A group led by Richard Lloyd, the executive director of consumer body Which?, claims the internet giant unlawfully collected personal information by bypassing the default settings on the iPhone and tracking online behavior of people using the Safari browser between June 2011 and February 2012.
Google then allegedly used the illicitly gathered data in its DoubleClick advertising business, which enables advertisers to target content according to a user’s browsing habits. Such action is a “violation of trust” Lloyd said. He added that the lawsuit is unprecedented and represents “one of the biggest fights of my life.” At this point the lawsuit only applies to data gathered from iPhones. If the case goes against Google it could change the way we use the internet as ad – funded websites will no longer be viable.
The lawsuit, filed in London’s High Court, alleged Google’s hack, known as the ‘Safari Workaround,’ breached UK data protection laws by taking personal information without permission.
“I believe what Google did was simply against the law. Their actions have affected millions, and we’ll be asking the courts to remedy this major breach of trust,” Lloyd told the Guardian. “In all my years speaking up for consumers, I’ve rarely seen such as massive abuse of trust where so many people have no way to seek redress on their own.”
Lloyd, who has set up the group Google You Owe Us, added: “Google owes all of those affected fairness, trust and money. By joining together, we can show Google that they can’t get away with taking our data without our consent, and that no matter how large and powerful they are, nobody is above the law.”
The idea that internet companies are not above the law will surprise Google executives whose actions show they believe Google can choose which laws it obeys, and send shockwaves through the Silicon Valley tech giants, whose profits have been swelled enormously by their being allowed to play fast and loose with privacy and consumer protection laws.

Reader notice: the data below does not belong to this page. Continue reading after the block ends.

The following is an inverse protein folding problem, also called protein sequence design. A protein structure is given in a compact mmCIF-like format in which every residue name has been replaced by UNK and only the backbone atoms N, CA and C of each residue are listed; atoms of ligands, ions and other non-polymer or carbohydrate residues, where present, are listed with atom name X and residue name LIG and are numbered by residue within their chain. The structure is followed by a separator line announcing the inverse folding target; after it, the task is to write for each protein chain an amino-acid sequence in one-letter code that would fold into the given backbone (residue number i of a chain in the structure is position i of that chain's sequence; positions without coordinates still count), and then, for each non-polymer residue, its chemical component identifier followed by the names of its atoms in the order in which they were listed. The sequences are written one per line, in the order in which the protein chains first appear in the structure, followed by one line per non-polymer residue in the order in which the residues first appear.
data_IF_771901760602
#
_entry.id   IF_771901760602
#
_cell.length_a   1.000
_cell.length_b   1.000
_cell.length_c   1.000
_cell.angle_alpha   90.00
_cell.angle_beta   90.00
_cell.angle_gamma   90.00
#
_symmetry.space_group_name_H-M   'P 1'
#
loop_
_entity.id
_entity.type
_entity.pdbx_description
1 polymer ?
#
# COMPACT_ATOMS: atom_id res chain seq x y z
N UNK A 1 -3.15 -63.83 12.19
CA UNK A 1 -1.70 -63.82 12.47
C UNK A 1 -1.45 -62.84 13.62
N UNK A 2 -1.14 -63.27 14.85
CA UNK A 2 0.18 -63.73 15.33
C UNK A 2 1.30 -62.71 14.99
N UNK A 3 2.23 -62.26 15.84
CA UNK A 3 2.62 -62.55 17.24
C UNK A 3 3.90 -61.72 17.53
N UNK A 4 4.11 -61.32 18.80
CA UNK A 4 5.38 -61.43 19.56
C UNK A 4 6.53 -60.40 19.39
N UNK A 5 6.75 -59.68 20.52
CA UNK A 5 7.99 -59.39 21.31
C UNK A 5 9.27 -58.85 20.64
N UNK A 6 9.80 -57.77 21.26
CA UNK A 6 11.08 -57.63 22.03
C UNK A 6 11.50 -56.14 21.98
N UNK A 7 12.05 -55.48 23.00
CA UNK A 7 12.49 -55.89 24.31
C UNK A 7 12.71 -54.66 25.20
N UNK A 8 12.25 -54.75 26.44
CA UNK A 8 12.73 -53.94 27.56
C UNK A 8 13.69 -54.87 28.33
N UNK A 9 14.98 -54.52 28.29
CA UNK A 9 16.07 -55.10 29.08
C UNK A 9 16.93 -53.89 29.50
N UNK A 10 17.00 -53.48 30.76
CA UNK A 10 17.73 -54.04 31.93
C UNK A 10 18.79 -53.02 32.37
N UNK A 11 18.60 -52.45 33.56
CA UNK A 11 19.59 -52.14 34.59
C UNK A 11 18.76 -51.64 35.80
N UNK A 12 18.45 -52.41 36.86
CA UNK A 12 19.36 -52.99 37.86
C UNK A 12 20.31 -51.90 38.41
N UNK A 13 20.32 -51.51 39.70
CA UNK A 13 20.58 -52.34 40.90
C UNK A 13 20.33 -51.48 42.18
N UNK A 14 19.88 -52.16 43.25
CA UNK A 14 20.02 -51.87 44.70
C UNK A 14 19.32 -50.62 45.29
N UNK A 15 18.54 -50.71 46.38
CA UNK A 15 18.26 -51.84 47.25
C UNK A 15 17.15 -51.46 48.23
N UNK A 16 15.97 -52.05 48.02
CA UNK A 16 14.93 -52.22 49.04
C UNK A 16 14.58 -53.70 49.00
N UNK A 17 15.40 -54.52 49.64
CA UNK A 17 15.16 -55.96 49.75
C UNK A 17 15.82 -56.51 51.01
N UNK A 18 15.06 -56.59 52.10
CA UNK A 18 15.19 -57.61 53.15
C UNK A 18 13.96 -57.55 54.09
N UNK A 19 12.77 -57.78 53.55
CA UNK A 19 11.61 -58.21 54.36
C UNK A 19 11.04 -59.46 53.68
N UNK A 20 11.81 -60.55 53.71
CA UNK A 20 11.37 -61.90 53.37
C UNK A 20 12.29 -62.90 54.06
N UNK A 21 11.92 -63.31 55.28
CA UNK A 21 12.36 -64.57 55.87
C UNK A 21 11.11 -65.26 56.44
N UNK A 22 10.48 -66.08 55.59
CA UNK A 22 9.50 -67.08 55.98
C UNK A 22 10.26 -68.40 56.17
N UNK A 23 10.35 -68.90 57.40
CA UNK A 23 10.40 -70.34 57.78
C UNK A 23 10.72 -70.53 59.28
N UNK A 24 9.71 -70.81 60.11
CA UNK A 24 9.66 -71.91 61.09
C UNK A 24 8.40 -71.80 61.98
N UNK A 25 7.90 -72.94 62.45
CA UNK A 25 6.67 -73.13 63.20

Roughly 5.4 million people in Britain had an iPhone between June 2011 and February 2012 and could be eligible for compensation, according to the claim. Although the size of any payout would be determined by the court, Lloyd said he expected each claimant would receive several hundred pounds.
Lloyd has secured £15.5 million in backing from Therium, a company that funds litigation and has previously backed group claims such as the consumer action against Volkswagen in the scandal over diesel emissions.
A Google spokesperson said: “This is not new. We have defended similar cases before. We don’t believe it has any merit and we will contest it.”
He may well be wrong about that. While Microsoft have always taken a ‘caveat emptor’ approach to security flaws in its producs, Apple guards its intellectual propoerty far more assiduously, and this breach was only achieved with a deliberate hack.
The case is the first time such a collective action – in which one person represents a group with a shared grievance, akin to a US-style class action – has been brought in Britain against a leading tech company over alleged misuse of data.
Google has already paid millions of dollars to US states and the US Federal Trade Commission over the Safari security bypass, which also suggests the smug spokesperson quoted above is on very dodgy ground.